</p><p>If you are building a standalone version of Spidermonkey (see: <a href="en/SpiderMonkey_Build_Documentation">SpiderMonkey Build Documentation</a>), this variable can be added on the make command line, like so:
</p>
<pre>cd mozilla/js/src
make -f Makefile.ref JS_HAS_FILE_OBJECT=1
</pre>
<p>Alternatively, if you are building a larger product (such as a browser) and want to include the File object, you may need to perform minor Makefile surgery.
</p>
<h3 name="Summary"> Summary </h3>
<p><b><i>Non-Standard</i> Server-Side Object</b>
</p><p>This object lets you work files and directories on the local filesystem, and create OS pipelines. Creating a pipeline involves spawning arbitrary processes; this means that <i>giving a script access to the <code>File</code> object is exactly equivalent to giving the script <b>access to the UNIX shell</b> or DOS command interpreter.</i>
</p><p>Filesystem access is implemented with <a class="external" href="http://www.mozilla.org/projects/nspr/reference/html/priofnc.html">NSPR I/O Functions</a>, and as such shares many semantics. Pipelines are implemented with the <code>popen()</code> system call. There is currently no support for <code>p2open()</code>-like semantics.
</p><p>Here is the original proposal for this object, and a status update from December 1998: http://www.mozilla.org/js/js-file-object.html
</p>
<h3 name="Created_By"> Created By </h3>
<p>The <code>File</code> constructor:
</p>
<pre class="eval">new File();
new File(<i>filename</i>);

</pre>
<h3 name="Parameters"> Parameters </h3>
<dl><dt> <code>filename</code></dt><dd> Name of the file we want to work with. Directories and pipelines are considered special files. Pipelines either begin or end with the pipe (<code>|</code>) symbol. 
</dd></dl>
<h3 name="Description"> Description </h3>
<p>Filenames are specified as strings that have an implementation defined format. Use of standard "file:" URLs is encouraged. If no argument is supplied to the constructor, the current working directory is the file object that is returned.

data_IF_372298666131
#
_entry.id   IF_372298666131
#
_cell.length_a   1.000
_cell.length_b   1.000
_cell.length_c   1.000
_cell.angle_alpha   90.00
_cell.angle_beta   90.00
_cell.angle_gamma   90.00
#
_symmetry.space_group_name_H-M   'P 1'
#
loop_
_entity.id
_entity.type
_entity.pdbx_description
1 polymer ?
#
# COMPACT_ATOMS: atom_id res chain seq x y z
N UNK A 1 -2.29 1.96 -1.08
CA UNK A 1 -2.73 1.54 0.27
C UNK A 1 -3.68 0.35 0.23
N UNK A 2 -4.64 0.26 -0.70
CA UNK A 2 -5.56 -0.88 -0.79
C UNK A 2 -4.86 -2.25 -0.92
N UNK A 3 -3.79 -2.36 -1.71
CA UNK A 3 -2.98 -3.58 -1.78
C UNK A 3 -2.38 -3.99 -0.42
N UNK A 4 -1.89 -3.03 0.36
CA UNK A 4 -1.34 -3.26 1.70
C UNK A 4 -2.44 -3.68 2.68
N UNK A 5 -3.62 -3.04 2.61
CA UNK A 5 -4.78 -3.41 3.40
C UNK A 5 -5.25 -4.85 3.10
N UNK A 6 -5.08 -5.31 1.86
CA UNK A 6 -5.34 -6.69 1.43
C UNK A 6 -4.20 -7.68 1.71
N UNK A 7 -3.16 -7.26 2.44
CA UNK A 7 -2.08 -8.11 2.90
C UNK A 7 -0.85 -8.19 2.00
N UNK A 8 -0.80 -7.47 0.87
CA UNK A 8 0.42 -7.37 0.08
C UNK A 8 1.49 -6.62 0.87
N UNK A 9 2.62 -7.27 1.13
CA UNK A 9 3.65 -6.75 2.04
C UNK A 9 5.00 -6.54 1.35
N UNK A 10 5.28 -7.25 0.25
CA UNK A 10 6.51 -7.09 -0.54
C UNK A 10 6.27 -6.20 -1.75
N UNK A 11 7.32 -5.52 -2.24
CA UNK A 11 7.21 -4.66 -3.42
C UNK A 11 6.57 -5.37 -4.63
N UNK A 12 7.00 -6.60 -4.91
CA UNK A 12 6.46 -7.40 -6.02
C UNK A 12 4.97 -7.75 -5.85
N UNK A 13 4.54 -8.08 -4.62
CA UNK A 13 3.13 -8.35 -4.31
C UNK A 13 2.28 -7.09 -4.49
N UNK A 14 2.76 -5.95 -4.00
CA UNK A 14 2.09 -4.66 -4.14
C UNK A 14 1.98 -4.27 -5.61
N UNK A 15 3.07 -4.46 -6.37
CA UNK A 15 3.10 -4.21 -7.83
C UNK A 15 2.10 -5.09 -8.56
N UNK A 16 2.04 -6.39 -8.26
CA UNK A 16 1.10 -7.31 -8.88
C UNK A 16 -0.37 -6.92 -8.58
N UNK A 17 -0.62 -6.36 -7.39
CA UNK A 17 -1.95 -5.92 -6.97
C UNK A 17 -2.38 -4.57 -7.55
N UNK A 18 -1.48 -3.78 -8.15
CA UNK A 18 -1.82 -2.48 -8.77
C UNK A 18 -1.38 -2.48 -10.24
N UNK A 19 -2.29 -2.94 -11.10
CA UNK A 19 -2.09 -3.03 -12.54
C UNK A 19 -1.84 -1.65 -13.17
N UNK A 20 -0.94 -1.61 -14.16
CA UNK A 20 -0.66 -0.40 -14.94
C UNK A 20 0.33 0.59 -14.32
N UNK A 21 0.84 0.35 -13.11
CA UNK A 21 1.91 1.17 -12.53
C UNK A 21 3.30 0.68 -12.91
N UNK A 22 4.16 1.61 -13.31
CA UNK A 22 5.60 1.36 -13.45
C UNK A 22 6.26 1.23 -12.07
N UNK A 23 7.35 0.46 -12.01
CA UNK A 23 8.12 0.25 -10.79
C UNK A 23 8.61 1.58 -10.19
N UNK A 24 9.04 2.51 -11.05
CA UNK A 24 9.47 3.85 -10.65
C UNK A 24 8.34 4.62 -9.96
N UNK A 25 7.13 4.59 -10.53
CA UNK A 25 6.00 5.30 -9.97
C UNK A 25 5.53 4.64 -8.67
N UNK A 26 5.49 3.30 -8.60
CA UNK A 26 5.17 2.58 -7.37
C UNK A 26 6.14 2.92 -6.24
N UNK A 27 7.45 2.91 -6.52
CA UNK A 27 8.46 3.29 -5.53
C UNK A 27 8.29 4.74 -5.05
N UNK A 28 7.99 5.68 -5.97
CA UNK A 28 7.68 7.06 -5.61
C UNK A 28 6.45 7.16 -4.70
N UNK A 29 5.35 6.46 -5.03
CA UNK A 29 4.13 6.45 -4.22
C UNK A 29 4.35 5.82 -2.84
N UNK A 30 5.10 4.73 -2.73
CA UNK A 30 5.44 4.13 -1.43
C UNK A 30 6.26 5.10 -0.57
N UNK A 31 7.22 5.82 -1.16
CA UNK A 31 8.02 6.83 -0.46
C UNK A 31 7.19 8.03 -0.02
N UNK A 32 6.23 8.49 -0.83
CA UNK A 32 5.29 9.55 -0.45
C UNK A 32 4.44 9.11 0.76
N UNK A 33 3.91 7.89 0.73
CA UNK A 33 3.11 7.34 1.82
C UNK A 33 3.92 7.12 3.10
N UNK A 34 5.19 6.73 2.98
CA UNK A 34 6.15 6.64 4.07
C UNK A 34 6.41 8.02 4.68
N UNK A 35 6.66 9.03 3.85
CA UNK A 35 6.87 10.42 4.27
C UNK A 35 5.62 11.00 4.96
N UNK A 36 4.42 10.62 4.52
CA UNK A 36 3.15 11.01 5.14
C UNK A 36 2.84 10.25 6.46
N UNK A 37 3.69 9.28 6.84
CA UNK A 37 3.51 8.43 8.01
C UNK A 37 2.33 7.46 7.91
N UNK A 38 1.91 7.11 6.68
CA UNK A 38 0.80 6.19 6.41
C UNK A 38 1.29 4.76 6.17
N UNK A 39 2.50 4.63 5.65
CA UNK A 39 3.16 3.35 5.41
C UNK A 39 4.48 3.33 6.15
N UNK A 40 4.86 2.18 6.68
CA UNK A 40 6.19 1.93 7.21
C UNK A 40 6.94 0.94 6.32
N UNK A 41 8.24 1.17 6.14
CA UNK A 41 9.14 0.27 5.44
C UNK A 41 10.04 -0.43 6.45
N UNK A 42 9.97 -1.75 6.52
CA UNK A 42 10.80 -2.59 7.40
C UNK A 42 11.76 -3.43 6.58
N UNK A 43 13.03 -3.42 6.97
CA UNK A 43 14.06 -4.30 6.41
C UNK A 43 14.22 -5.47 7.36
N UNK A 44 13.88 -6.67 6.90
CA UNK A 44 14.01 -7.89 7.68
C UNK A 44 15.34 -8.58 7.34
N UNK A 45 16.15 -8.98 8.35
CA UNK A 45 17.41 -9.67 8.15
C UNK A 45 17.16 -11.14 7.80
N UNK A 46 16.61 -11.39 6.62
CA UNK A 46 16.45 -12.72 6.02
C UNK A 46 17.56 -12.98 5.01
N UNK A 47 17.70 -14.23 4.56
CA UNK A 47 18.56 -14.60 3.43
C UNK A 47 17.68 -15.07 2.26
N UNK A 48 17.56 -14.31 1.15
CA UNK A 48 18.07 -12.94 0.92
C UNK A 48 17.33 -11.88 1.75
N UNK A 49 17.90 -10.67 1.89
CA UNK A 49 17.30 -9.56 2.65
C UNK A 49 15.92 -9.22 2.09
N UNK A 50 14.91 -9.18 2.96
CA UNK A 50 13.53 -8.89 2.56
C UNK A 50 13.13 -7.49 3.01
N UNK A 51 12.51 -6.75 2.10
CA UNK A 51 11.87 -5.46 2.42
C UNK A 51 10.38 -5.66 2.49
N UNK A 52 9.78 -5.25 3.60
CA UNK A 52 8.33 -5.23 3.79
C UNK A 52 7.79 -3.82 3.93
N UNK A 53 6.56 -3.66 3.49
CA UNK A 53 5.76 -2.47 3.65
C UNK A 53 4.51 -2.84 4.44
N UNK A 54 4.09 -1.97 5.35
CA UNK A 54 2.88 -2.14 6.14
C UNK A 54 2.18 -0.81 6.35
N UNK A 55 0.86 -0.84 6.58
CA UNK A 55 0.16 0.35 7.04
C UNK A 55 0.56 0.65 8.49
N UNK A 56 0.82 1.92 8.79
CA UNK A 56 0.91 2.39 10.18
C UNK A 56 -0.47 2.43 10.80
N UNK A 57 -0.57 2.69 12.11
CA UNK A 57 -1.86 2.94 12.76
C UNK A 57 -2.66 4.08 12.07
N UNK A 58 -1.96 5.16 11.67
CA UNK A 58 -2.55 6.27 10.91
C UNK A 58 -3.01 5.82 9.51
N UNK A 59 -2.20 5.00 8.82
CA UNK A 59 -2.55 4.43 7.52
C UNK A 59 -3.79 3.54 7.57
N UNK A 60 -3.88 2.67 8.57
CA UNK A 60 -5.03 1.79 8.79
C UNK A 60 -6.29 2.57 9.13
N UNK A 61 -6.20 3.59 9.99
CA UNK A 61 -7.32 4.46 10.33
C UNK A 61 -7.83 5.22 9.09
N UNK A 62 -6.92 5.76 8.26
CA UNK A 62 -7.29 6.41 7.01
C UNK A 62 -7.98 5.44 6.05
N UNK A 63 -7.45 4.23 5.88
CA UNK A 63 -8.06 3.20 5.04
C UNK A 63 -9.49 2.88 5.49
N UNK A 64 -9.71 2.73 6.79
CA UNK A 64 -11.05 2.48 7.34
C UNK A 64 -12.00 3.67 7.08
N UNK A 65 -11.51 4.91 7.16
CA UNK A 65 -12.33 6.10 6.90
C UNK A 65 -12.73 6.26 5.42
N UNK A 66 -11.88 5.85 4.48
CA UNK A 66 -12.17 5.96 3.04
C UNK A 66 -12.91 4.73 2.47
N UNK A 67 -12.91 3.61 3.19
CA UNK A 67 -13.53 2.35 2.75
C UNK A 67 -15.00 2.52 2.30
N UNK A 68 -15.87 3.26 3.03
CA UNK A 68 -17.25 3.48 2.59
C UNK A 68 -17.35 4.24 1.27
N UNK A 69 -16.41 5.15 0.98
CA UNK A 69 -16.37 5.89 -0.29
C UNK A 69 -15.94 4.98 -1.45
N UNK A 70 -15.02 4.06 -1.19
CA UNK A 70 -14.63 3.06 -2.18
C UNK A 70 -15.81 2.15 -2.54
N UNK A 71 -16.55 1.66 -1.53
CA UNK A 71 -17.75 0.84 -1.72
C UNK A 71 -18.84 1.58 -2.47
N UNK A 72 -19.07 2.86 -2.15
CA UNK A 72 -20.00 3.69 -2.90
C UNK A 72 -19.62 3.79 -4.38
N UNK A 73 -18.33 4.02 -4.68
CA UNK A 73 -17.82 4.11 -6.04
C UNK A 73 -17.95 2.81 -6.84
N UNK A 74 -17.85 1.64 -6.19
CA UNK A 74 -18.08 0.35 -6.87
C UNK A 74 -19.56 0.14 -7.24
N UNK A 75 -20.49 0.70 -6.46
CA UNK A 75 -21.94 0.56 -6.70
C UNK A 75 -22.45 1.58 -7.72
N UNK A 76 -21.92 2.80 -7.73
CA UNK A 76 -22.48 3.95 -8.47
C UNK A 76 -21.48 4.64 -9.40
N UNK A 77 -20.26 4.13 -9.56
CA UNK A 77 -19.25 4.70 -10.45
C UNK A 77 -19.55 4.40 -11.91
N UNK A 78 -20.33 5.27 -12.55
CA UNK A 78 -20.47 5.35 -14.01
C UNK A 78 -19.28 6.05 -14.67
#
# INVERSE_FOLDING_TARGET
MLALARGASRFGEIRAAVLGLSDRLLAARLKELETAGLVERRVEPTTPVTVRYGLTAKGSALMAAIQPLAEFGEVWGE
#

</p><p>Examples of possible prefix strings are "/" to indicate the Unix root directory, "c:" to specify a Windows drive letter, and "file:" to indicate a file URL.
</p><p>When a file is constructed, leading and trailing spaces are removed from the filename, so <code>new File(" abc.txt      ")</code> just creates a file called abc.txt. Filenames starting and ending with the pipe symbol (<code>|</code>) are interpreted as pipes. Readable pipelines (i.e. pipe to programs generating output on stdout) begin with the pipe symbol; writeable pipelines end with the pipe symbol. Bi-directional pipelines are not supported.
</p>
<h3 name="Properties"> Properties </h3>
<p>length
</p><p>parent
</p><p>path
</p><p>name
</p><p>input -- stdin
</p><p>isDirectory
</p><p>isFile
</p><p>error -- stderr
</p><p>exists
</p><p>canRead
</p><p>canWrite
</p><p>canAppend
</p><p>canReplace
</p><p>isOpen
</p><p>type
</p><p>mode
</p><p>creationTime
</p><p>lastModified
</p><p>size
</p><p>hasRandomAccess
</p><p>hasAutoFlush
</p><p>position
</p><p>isNative
</p><p>output -- stdout
</p>
<h3 name="Methods"> Methods </h3>
<p>open
</p><p>close
</p><p>remove
</p><p>copyTo
</p><p>renameTo
</p><p>flush
</p><p>seek
</p><p>read
</p><p>readln
</p><p>readAll
</p><p>write
</p><p>writeln
</p><p>writeAll
</p><p>list
</p><p>mkdir
</p><p>toString
</p><p>toURL
</p>
<h3 name="Examples"> Examples </h3>
<h4 name="Example:_Sending_mail_through_a_pipeline"> Example: Sending mail through a pipeline </h4>
<pre class="eval">var mail = new File("|/usr/lib/sendmail foo@bar.com");
mail.writeln("I love JavaScript.\nPipe support is especially good!");
mail.close();
</pre>